Reaching for Infinity

I cannot shake what happened to me last Monday night. What’s strange is that, looking back, the experience–those simple words, “Good. Now keep going…only harder,” were a seed. I feel the tendrils of the roots from this event spreading through my mind. It’s as if those words are churning the soil of my self, my thoughts, my perspectives, and the fog of my vantage point is slowly parting.

The Elders of my local LDS branch were a little taken by my experience. It took some time for them to formulate a response and interpretation. They did however, respond in the way I expected them to.

There is a fraction of truth in all religions,” the more experienced one said, “because all religions come from the same source. The Holy Ghost is available in part to all who seek, but only through the restored church of Jesus Christ and the laying on of hands can one fully receive the whole truth and the gift of the Holy Spirit.

I respect his opinion, in fact, I told him that I agreed with him. He winced in that way of pleasant surprise. I asked him,

“Is God infinite?”

Elder: “Yes.”

Andrew: “Look at your Book of Mormon. What does it have in common with every other book?”

Elder: “Truth?”

Andrew: “A front and back cover. In other words, it has a beginning and an end…unlike an infinite divinity. If the divine is infinite, then there are corresponding infinite paths to reach it. Your church is truth because an infinite divinity can absorb anything with limits, including our religions.”

At this point, I could tell I had crossed the line. I was now in the seat of a dissenter. My purpose is to learn and assimilate, not teach. I ended the discussion and out of deference to my Mentors, asked forgiveness and for them to continue with the planned lesson.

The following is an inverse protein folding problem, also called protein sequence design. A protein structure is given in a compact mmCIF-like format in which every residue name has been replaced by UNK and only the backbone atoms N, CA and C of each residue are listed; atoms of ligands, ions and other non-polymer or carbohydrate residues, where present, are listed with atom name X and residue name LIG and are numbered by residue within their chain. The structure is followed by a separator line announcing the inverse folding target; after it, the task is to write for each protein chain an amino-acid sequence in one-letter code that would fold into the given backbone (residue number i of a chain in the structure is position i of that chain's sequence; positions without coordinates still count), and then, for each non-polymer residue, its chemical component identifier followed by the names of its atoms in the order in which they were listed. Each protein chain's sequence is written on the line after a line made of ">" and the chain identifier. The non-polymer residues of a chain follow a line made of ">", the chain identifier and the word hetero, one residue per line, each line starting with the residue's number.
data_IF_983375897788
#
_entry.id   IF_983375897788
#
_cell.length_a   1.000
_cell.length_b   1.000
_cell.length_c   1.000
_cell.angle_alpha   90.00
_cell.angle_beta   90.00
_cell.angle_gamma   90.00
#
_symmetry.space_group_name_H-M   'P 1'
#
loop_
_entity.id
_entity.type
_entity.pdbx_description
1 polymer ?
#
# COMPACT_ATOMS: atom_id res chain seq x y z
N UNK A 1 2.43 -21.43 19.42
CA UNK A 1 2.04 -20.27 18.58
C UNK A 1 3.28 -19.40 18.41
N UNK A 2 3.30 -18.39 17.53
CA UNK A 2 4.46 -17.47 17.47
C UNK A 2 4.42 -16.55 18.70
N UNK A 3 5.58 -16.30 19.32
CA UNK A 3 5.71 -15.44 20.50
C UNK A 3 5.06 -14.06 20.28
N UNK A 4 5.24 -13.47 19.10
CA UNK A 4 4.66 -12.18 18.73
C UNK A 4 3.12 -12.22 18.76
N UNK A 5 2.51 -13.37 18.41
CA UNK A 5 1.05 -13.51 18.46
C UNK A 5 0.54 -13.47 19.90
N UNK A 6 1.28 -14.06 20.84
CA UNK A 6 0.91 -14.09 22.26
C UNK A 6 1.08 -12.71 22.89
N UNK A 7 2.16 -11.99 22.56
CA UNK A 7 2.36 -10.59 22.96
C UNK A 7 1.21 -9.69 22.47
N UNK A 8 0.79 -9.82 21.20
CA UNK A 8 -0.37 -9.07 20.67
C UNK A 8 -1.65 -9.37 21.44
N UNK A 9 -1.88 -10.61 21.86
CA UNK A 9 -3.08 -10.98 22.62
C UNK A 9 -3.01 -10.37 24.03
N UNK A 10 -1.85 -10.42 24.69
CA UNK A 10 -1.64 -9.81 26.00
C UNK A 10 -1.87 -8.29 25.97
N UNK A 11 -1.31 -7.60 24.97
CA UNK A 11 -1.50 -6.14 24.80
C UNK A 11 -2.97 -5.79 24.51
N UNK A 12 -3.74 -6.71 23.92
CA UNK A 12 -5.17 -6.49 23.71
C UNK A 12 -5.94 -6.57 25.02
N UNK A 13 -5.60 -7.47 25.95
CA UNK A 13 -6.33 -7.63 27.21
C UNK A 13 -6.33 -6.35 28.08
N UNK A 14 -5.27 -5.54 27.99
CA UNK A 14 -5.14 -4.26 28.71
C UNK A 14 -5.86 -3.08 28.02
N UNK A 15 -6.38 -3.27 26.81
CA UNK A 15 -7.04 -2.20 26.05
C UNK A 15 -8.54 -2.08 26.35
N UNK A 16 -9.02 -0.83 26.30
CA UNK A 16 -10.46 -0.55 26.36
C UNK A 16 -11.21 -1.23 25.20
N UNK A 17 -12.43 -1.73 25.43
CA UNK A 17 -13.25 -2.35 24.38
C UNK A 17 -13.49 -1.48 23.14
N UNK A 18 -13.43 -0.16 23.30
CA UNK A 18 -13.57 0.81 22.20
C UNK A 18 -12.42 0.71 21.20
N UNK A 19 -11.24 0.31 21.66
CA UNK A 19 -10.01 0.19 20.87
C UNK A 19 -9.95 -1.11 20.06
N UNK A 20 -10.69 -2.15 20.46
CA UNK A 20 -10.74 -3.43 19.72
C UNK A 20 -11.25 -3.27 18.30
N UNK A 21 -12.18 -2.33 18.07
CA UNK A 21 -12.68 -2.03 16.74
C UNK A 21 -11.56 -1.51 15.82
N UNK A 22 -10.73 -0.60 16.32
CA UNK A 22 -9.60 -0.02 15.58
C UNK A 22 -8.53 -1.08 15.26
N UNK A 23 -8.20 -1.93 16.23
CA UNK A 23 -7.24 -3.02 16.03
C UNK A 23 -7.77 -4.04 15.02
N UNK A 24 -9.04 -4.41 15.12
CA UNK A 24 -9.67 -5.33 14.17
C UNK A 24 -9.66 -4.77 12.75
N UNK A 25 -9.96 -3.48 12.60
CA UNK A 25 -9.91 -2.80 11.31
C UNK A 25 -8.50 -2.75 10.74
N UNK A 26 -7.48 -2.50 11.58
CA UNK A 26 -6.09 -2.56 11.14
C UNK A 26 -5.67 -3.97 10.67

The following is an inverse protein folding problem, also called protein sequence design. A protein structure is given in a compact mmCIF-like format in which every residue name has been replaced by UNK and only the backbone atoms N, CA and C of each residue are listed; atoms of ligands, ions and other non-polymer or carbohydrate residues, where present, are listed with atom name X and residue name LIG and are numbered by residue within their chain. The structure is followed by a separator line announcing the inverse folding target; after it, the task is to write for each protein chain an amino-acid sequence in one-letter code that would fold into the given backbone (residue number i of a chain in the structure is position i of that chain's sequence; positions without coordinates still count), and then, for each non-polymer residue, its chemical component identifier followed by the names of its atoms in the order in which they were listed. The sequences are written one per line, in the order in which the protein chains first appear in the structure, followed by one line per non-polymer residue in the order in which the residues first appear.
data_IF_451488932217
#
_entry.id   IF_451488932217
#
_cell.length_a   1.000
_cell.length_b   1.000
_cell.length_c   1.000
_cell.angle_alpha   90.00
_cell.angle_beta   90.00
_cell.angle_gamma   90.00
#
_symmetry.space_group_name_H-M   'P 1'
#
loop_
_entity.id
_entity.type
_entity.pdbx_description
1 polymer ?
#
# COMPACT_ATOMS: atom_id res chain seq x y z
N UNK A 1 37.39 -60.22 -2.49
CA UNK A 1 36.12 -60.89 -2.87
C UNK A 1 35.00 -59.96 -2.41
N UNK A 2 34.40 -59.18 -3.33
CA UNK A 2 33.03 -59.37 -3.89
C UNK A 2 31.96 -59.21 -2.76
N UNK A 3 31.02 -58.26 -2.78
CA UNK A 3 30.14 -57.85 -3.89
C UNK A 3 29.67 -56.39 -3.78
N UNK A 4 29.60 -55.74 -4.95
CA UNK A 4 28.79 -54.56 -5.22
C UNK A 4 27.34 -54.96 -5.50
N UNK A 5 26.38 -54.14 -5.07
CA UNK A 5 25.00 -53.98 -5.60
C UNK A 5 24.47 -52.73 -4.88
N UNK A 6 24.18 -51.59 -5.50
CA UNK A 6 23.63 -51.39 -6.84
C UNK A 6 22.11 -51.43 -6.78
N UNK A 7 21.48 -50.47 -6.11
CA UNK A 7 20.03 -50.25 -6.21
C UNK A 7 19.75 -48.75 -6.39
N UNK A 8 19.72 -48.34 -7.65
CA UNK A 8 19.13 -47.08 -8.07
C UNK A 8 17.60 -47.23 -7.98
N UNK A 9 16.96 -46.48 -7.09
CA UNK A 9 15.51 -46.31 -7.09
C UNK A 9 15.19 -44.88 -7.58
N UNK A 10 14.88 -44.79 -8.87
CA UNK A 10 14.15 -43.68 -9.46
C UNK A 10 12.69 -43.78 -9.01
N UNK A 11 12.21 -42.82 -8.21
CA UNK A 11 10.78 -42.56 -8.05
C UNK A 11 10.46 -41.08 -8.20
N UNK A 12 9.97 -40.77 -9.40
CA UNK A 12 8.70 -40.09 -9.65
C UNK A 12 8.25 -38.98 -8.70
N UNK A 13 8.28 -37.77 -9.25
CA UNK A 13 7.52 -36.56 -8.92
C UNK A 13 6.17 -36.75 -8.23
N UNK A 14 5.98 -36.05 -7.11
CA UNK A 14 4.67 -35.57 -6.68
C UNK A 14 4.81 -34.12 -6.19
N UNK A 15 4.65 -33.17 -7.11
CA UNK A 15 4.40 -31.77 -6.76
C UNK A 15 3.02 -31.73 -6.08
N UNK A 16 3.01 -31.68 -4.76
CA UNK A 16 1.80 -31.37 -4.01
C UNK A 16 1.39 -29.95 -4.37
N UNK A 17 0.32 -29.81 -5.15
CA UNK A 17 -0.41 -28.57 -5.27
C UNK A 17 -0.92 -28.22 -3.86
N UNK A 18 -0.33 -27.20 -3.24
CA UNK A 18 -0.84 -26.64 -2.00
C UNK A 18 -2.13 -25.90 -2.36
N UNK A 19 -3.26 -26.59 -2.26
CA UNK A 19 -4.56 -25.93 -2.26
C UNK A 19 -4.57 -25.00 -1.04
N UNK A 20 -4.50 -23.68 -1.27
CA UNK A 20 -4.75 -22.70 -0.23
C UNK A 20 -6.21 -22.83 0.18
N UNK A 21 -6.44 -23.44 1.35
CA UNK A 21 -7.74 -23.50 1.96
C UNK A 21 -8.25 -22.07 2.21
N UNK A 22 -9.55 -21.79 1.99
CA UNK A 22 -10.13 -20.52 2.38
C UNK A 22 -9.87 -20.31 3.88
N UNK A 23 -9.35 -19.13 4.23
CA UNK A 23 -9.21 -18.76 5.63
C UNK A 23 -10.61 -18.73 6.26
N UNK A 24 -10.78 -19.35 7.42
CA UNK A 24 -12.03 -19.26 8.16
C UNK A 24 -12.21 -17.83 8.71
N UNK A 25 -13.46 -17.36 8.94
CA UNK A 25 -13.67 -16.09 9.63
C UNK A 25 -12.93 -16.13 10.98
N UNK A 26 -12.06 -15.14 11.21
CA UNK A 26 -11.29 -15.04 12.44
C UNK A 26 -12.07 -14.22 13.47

Even though my episode last Monday night grows with each passing moment, and even though it appears to divert somewhat from this month’s path, I cannot help but feel an empathetic bond with LDS founder and first prophet, Joseph Smith. How often was he ridiculed for his belief in that vision of Heavenly Father and Jesus Christ? The guy was only 14 years old and in the spiritual struggle of his life. On that fateful spring day, Joseph Smith entered those woods and fell to his knees not merely out of an act of faith, but in a state of exhaustion. Like me, he was beyond the point of expectation or fear.

 

Joseph Smith simply came and offered himself to the universe. As we’ve seen and will continue to witness, every religious founder comes to this point. They don’t invent a new religion, they transform into willing vessels of revolution.

And after he heard that voice, there was no turning back. After you experience something like that…you glow, and not even death can snuff out the brilliance which shines forth. There is a peace and warmth and stillness blooming inside me, right now, that I can barely articulate. I tried to share this with the Elders. I begged them,

I know it’s hard to understand. I can barely grasp it myself. But please don’t stop teaching me. Because Jesus instructs us to be perfect like our father in heaven is perfect. And if our father in heaven is perfect in his infinity, then that means I’m called to be infinite. Teach me all of your truth, that I might expand my infinity.

Being the good sports they are, they agreed.

Was this my road to Damascus, my time under the bodhi tree, my burning bush?

I don’t know what this will grow into, but I do know this: I will let it unfurl within the warmth of my chest and though I may suffer pain, allow it to burst through the skin of my limitations and creep wherever fertile ground will host its roots. “Good. Now keep going…only harder.” Good, I’ve acknowledged that I cannot do this alone. Now that I’ve surrendered to a greater power, a greater purpose, a magnified strength, I can go faster and harder and further than ever before.